How to transition between loved ones without feeling insecure
Posted Sep 24 2012 7:03pm
photograph copyright, Jeanette Raymond, Ph.D.Do you find yourself tuning off from the person you are with when you know there is going to be a temporary break in your relationship?
Is your mind already thinking about the next person or group you are going to be meeting while you are still with your current friend or partner? Then you are probably trying to protect yourself from the pain of separating before it happens by shutting it down while you still have power over it. You may get a sense of control by turning the tap off rather than waiting for it to run dry. But you end up depriving yourself of the love and security that is available for you to enjoy and stock up on.Without a store of love from your significant others tucked away inside you the moment of transition can be bumpy and lead to a sense of uncertainty and insecurity.The next set of connections you make have to fill you up again so that you feel secure and don’t pine for the attachments you have just left. That’s a tall order just waiting to fail. The disappointment comes just in time for you replace them with your first set of attachments that now look like saviors.The rule is that whoever you are with has to make you secure and at the moment when you know you have to leave, you transfer that job to the next person before the break to make it a seamless transition. Risky business! You could end up with zero security because like Justine you don’t have a safety deposit box to keep your valuable sense of security. You entrust it all to others and end up the loser.photograph copyright, Jeanette Raymond, Ph.D.Justine noticed that she was experiencing highs and lows in her life as she transitioned from working in different places as a freelance researcher for online magazines.This time was no different. She had enjoyed her stint in a hard news outlet and now she was moving onto an opinion blog setting. She was excited to meet up with old colleagues and friends.A week before the transition she cooled off and refused invitations to lunch or to see a movie. Justine withdrew from chatting about office politics and everyone’s love life. Her passion for hits on the stories she and her colleagues worked on waned. The intimacy she had established with one or two close comrades felt so oppressive that she payed lip service to the conversations they had.
photograph copyright, Jeanette Raymond, Ph.D.Her friends and colleagues felt the wall going up and were upset at being marginalized.They tried to reconnect and stay that way up until the last moment, but Justine resented the effort she had to put in and showed it! The connections diminished, leaving Justine with her anticipated new friends to feast on – in her imagination.At first it was a relief and exciting to have something fresh to look forward to. After the initial reunion Justine crashed. Her energy levels plummeted and it was hard to get her normal rhythms going again.It was almost as if she had gorged on her new connections having put herself in starvation mode before leaving her previous set of colleagues and friends. Now she was so full that she had to sleep it off and feel somewhat hungry again before she could reconnect and enjoy their company and caringSometimes Justine felt a twinge of regret when memories of her previous set of friends flooded her senses. But in the blink of an eye Justine’s fear of being disloyal to those she was with made her shut down the memory. She was terrified that she was distancing herself from her current friends and that she would lose them, while having nothing else to put in its place. Justine lived in a precarious emotional world that heightened her insecurity.But she has a way to be secure without giving up any relationships while feeling loyal to them all.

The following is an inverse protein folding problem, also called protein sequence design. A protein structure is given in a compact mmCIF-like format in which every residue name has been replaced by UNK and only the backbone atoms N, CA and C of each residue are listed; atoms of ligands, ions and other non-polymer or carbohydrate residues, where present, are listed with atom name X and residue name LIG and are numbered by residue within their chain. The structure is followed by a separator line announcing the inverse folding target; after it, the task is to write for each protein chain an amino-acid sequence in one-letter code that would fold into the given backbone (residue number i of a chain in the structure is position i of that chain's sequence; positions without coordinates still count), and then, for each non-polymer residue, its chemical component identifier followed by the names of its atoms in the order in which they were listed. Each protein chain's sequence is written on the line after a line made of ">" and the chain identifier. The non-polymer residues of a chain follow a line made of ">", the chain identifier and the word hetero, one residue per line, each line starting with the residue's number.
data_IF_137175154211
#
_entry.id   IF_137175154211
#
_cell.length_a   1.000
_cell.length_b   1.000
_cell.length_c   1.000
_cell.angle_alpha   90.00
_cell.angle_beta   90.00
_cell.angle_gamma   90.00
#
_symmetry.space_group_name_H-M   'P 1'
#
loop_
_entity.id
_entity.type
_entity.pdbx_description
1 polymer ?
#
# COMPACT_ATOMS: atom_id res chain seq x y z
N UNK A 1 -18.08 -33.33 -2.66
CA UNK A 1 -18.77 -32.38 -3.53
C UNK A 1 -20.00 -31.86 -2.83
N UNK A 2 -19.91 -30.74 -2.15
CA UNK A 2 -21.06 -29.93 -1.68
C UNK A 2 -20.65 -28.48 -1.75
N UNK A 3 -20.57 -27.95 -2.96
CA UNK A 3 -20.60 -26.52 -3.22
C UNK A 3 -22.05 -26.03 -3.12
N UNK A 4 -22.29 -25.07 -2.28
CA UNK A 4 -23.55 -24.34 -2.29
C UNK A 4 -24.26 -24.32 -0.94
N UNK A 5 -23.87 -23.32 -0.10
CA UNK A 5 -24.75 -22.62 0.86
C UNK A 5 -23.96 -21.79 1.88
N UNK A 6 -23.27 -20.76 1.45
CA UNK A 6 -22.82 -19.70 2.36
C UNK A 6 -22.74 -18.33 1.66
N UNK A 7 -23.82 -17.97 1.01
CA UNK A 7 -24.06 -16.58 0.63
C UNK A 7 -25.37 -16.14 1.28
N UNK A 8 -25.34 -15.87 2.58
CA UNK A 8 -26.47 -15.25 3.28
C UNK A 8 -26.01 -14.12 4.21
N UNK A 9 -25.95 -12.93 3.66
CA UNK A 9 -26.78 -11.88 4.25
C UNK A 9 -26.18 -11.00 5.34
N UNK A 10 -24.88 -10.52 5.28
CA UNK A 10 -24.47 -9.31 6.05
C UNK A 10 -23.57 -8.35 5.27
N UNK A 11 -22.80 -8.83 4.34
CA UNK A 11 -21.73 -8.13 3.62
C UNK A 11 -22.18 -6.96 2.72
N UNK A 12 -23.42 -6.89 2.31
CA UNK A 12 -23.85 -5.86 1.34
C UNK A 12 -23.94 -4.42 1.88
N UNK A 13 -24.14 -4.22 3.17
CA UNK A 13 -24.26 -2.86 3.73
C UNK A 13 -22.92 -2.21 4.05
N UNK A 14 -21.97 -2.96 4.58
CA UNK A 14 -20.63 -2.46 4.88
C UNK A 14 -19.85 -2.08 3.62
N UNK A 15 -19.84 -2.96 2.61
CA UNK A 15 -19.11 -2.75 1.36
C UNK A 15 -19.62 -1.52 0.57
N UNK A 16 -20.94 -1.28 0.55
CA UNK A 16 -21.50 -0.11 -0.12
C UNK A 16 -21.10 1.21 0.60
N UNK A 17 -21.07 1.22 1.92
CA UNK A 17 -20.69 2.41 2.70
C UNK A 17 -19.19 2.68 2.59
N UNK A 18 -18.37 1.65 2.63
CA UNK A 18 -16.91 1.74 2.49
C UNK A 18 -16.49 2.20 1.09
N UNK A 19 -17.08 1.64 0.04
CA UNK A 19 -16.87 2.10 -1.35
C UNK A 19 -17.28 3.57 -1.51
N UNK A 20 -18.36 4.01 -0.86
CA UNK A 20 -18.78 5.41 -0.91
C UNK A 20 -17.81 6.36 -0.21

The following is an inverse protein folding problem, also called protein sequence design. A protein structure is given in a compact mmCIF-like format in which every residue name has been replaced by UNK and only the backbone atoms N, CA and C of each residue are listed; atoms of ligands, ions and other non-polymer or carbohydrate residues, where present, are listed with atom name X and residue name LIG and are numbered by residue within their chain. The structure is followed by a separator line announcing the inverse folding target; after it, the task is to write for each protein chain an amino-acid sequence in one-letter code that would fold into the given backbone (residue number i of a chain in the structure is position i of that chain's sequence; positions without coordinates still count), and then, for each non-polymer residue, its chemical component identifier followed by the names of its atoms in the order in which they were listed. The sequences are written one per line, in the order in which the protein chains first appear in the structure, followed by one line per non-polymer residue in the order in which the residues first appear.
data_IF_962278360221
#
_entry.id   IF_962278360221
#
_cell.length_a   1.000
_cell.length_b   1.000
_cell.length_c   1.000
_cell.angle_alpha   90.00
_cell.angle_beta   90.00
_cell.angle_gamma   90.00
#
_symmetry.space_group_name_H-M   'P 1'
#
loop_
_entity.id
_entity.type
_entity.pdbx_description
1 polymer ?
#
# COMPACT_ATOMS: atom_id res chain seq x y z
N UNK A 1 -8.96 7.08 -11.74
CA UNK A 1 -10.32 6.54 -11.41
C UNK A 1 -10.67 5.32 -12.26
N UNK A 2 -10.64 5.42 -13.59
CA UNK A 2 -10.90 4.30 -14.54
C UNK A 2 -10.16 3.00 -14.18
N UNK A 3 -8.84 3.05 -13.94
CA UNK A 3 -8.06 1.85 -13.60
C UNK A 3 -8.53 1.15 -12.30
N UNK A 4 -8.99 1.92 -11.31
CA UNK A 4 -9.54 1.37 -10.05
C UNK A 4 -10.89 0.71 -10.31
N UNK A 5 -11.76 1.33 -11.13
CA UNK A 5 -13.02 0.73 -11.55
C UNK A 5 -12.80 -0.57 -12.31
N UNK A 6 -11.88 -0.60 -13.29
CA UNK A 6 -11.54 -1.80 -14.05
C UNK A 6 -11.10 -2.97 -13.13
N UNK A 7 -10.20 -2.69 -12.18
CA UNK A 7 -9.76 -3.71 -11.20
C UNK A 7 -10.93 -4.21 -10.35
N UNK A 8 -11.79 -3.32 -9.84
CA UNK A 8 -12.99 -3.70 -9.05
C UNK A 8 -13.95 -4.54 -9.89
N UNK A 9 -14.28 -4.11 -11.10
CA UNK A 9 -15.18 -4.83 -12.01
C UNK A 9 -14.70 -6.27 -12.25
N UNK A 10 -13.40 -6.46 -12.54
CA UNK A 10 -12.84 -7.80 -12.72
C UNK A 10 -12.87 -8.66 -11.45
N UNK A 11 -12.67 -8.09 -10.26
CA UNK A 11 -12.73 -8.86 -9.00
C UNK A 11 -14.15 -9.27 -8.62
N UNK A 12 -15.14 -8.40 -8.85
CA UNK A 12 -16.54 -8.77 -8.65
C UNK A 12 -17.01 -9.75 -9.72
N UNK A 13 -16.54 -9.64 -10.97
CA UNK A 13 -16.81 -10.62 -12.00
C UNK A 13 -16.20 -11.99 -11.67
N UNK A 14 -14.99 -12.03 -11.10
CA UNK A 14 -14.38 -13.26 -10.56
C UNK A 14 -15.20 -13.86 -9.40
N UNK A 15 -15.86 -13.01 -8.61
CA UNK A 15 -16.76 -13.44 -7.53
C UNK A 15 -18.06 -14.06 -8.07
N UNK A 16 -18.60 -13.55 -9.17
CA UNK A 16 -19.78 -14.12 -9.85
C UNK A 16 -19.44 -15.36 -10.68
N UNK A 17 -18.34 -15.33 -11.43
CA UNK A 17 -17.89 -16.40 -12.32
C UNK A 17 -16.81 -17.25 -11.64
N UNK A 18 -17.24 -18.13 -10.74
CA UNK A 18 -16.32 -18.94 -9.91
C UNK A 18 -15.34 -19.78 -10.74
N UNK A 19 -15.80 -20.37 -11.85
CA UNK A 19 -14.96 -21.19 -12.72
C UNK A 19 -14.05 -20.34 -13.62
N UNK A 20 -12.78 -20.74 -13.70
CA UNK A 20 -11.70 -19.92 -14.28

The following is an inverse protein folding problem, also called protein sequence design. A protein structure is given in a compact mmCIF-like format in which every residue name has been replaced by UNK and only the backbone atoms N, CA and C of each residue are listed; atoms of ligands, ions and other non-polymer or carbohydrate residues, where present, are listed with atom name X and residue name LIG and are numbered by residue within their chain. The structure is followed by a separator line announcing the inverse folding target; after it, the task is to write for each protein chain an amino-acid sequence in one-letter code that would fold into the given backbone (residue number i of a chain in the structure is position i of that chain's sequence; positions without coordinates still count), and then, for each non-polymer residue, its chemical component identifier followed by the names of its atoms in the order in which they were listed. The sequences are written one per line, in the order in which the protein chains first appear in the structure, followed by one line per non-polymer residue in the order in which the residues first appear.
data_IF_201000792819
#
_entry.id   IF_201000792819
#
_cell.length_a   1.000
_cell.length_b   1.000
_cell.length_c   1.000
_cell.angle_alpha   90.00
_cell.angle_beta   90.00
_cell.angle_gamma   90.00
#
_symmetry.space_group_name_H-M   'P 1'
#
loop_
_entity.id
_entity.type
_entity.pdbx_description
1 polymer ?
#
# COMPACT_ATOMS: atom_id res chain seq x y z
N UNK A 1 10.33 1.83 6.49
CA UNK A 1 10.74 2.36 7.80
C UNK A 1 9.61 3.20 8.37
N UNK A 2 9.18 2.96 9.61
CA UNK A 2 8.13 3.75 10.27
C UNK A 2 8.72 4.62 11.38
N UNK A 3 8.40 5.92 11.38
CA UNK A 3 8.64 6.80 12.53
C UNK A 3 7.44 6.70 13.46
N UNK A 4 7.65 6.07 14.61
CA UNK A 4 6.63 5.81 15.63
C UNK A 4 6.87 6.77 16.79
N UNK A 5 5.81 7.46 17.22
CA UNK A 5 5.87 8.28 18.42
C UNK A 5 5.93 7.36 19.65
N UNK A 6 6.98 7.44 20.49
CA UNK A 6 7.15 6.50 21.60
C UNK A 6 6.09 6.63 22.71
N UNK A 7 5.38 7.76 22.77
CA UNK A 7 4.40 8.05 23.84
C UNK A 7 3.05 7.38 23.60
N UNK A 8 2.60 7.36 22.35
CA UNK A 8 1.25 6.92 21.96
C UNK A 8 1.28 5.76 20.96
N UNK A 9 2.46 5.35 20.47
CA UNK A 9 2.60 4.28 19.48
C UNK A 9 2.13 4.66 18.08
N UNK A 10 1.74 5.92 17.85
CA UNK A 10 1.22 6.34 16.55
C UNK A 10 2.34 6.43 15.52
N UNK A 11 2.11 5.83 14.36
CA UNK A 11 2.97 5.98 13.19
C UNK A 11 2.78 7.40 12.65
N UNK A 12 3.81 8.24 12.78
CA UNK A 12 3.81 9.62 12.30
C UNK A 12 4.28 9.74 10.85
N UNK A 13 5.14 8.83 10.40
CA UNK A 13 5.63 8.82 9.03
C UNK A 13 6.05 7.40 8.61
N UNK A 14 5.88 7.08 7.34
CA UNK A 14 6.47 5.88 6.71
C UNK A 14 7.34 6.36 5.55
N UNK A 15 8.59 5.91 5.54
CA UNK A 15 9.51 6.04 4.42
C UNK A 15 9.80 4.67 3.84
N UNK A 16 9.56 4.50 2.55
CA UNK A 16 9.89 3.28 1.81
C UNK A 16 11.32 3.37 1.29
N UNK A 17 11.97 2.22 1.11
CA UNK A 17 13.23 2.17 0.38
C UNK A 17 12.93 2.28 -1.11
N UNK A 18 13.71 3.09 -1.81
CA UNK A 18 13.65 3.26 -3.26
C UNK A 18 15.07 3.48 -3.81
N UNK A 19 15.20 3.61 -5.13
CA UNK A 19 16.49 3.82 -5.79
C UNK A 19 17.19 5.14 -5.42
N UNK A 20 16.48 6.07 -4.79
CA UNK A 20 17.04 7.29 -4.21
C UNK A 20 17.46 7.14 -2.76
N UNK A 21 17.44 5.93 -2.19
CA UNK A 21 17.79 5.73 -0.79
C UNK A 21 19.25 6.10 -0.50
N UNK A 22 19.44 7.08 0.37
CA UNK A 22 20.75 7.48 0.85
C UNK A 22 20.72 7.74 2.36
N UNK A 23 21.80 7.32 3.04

. Justine doesn’t have to prematurely sever ties with her loved ones and friends just before meeting others. She can enjoy every last drop of connection and store the memories, sensations, pathos and shared experiences as food that nourishes her to maintain a balanced and secure emotional self.
The memories come and go, ebb and flow like waves on the beach. They keep her hydrated with love and nurturing so that she isn’t starving for security from others.
Getting in touch with memories of friends and loved ones while with another set of loved ones is normal. It isn’t disloyal, but rather an act of connecting all the dots in her life so that she is permanently supported and secure.
So like Justine you too can give yourself permission to carry what is rightfully yours with you at all times and dip into it when you need to feed and hydrate yourself with security. The essence of feeling secure and therefore available for healthy relationships is to keep and use these memories as a living organic emotional buffet table – but one which lives inside you. It’s your resource and you can access it any time. What a great way to relieve yourself of the fear that any important connections are going to get lost, broken or withdrawn if you are with others.You might also like How to hang onto good feelings Copyright, Jeanette Raymond, Ph.D.Disclaimer: this article is for informational and educative purposes only. There is no liability on the part of Dr. Raymond for any reactions you may have while reading the article or implementing the suggestions therein. Interacting with this material does not constitute a therapeutic relationship with Dr. Raymond.